Buena Vista Social Club (film)
|Buena Vista Social Club|
Theatrical release poster
|Directed by||Wim Wenders|
|Written by||Wim Wenders|
|Edited by||Brian Johnson|
|Box office||$23 million|
Buena Vista Social Club is a 1999 documentary film directed by Wim Wenders about the music of Cuba. It is named for a danzón that became the title piece of the album Buena Vista Social Club. The film is an international co-production of Germany, the United States, the United Kingdom, France, and Cuba.
The film documents how Ry Cooder, long-time friend of Wenders, brought together the ensemble of legendary Cuban musicians to record an album (also called Buena Vista Social Club) and to perform two times with a full line-up: in April 1998 in Amsterdam (two nights) and the 1st of July 1998 in the United States (at the Carnegie Hall, New York City). Although they are geographically close, travel between Cuba and the United States is restricted due to the political tension between the two countries, so many of the artists were travelling there for the first time. The film shows their reactions to this experience, as well as including footage of the resultant sell-out concert. It also includes interviews with each of the main performers.
- Francisco Repilado, aka Compay Segundo (vocals and tres)
- Eliades Ochoa (vocals and guitar)
- Ry Cooder (slide guitar)
- Joachim Cooder, Ry's son (percussion)
- Ibrahim Ferrer (vocals, congas, claves, bongos)
- Omara Portuondo (vocals)
- Rubén González (piano)
- Orlando "Cachaito" López (Double bass)
- Amadito Valdés
- Manuel "Guajiro" Mirabal (trumpet)
- Barbarito Torres (laúd)
- Pío Leyva
- Manuel "Puntillita" Licea (vocals)
- Juan de Marcos González (güiro)
- "Chan Chan" (Francisco Repilado)
- "Silencio" (Rafael Hernandez)
- "Chattanooga Choo Choo" (Harry Warren and Mack Gordon)
- "Dos Gardenias" (Isolina Carillo)
- "Veinte Años" (María Teresa Vera)
- "Y Tu Que Has Hecho?" (Eusebio Delfin)
- "Black Bottom" (Ray Henderson, Lew Brown and B. G. De Sylva)
- "Canto Siboney" (Ernesto Lecuona Casado)
- "El Carretero" (Jose "Guillermo Portabales" Quesada del Castillo)
- "Cienfuegos (tiene su guaguanco)" (Victor Lay)
- "Begin the Beguine" (Cole Porter)
- "Buena Vista Social Club" (Orestes Lopez, inventor of the mambo in 1937)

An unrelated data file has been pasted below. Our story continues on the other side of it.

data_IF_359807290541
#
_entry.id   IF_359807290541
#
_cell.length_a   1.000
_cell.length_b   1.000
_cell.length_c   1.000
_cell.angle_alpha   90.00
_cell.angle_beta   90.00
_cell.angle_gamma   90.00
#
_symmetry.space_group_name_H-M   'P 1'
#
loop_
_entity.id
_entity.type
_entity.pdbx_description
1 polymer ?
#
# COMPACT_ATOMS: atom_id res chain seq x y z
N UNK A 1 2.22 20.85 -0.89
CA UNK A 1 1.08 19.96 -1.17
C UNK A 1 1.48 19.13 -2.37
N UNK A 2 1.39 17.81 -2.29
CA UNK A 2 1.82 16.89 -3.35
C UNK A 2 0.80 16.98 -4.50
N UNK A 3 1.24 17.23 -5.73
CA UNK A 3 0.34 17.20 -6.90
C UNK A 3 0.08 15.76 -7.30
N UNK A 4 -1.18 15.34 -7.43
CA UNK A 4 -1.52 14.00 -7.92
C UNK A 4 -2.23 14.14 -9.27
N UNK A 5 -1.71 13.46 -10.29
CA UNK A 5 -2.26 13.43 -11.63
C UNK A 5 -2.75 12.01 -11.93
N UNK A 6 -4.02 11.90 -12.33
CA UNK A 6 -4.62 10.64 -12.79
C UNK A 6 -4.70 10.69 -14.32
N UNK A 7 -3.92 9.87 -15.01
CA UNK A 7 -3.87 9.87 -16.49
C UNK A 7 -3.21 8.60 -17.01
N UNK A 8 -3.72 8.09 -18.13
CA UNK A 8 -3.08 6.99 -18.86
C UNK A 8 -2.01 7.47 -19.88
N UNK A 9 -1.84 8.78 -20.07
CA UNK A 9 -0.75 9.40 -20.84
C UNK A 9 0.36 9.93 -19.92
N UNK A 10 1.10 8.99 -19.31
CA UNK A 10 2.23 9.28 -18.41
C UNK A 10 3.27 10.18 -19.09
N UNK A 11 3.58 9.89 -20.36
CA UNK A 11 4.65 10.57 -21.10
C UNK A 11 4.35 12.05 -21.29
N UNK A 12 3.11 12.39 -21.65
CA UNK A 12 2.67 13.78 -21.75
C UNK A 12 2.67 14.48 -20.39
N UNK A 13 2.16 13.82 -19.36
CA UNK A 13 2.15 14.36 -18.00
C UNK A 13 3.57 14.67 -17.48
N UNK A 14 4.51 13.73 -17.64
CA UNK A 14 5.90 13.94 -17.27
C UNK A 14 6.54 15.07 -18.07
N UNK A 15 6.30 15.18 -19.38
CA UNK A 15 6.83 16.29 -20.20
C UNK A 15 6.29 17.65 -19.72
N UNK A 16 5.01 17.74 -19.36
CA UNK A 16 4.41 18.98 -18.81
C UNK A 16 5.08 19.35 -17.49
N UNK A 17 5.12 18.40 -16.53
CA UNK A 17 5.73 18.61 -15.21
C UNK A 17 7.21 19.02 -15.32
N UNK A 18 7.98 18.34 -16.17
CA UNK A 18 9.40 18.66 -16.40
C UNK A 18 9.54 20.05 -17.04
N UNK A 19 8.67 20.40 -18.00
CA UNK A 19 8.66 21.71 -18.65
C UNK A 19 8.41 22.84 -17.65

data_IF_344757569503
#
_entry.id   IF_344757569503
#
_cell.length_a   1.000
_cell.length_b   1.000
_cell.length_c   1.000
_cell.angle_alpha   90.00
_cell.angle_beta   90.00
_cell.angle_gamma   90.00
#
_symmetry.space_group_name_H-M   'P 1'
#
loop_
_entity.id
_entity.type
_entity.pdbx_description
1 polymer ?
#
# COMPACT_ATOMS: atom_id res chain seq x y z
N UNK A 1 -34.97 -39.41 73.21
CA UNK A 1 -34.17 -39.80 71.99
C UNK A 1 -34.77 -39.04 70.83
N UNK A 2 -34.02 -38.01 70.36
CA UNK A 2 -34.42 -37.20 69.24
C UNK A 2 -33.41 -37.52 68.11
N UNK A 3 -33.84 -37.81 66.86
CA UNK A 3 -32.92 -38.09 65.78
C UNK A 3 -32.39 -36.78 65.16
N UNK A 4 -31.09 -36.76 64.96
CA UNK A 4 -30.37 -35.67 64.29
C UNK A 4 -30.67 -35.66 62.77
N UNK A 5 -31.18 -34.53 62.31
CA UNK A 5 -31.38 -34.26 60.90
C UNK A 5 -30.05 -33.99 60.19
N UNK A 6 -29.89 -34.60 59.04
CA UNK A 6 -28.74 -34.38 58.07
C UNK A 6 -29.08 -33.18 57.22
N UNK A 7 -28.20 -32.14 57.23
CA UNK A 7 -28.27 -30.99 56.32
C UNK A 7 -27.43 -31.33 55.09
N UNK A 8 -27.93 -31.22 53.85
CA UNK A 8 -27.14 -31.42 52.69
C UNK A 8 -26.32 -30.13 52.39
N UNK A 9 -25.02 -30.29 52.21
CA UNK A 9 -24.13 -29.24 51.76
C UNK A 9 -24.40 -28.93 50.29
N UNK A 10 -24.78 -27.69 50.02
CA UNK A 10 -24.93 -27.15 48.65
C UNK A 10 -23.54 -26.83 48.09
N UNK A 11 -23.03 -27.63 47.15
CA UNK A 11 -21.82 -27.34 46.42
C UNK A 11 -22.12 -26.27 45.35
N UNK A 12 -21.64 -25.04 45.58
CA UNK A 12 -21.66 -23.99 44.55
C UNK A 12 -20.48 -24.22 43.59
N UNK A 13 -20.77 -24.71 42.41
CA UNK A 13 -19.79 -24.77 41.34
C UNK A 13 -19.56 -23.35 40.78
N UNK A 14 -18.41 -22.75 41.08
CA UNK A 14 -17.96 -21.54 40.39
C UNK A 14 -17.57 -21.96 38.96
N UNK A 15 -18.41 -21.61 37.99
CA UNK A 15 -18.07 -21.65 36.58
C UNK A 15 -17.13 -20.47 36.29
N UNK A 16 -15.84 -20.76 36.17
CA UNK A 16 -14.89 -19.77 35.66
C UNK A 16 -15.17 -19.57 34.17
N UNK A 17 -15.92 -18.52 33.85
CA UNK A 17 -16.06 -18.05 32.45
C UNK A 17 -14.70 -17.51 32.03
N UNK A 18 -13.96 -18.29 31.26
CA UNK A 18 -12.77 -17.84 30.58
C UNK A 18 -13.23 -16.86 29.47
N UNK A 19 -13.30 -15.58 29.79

- "Mandinga" (also known as "Bilongo", Guillermo Rodriguez Fiffe)
- "Candela" (Faustino Oramas),
- "Chanchullo" (Israel "Cachao" Lopez, the father of Cachaito)
- "El Cuarto de Tula" (son/descarga, Sergio Siaba)
- "Guateque Campesino" (Celia Romero "Guateque")
- "Nuestra Ultima Cita" (Forero Esther)
- "Quizás, Quizás, Quizás" (bolero by Oswaldo Farres)
Buena Vista Social Club received critical acclaim. On Rotten Tomatoes, the film has a 91% "Certified Fresh" score based on 44 reviews, with an average rating of 7.5/10. Metacritic reports an 81 out of 100 rating based on 19 critics, indicating "universal acclaim".
The film was nominated for an Academy Award for best documentary feature in 2000. It won as best documentary in the European Film Awards as well as many others. The album Buena Vista Social Club features studio versions of the music heard in the film.
The film helped the musicians, some of them already in their nineties, become known to a worldwide audience, with some going on to release popular solo albums. These included Ibrahim Ferrer, Compay Segundo, Rubén González and Elíades Ochoa. The latter went on to support younger musicians making the same style of music beyond 2010 under the name "Buena Vista Social Club".
- "BUENA VISTA SOCIAL CLUB (U)". British Board of Film Classification. 2 July 1999. Retrieved 9 February 2016.
- "Buena Vista Social Club". Box Office Mojo. IMDB. Retrieved 10 August 2014.
- "Buena Vista Social Club (1999)". Rotten Tomatoes. Flixster. Retrieved 9 February 2016.
- "Buena Vista Social Club reviews". Metacritic. CBS Interactive. Retrieved 9 February 2016.
- "Buena Vista Social Club". NY Times. Retrieved 22 November 2008.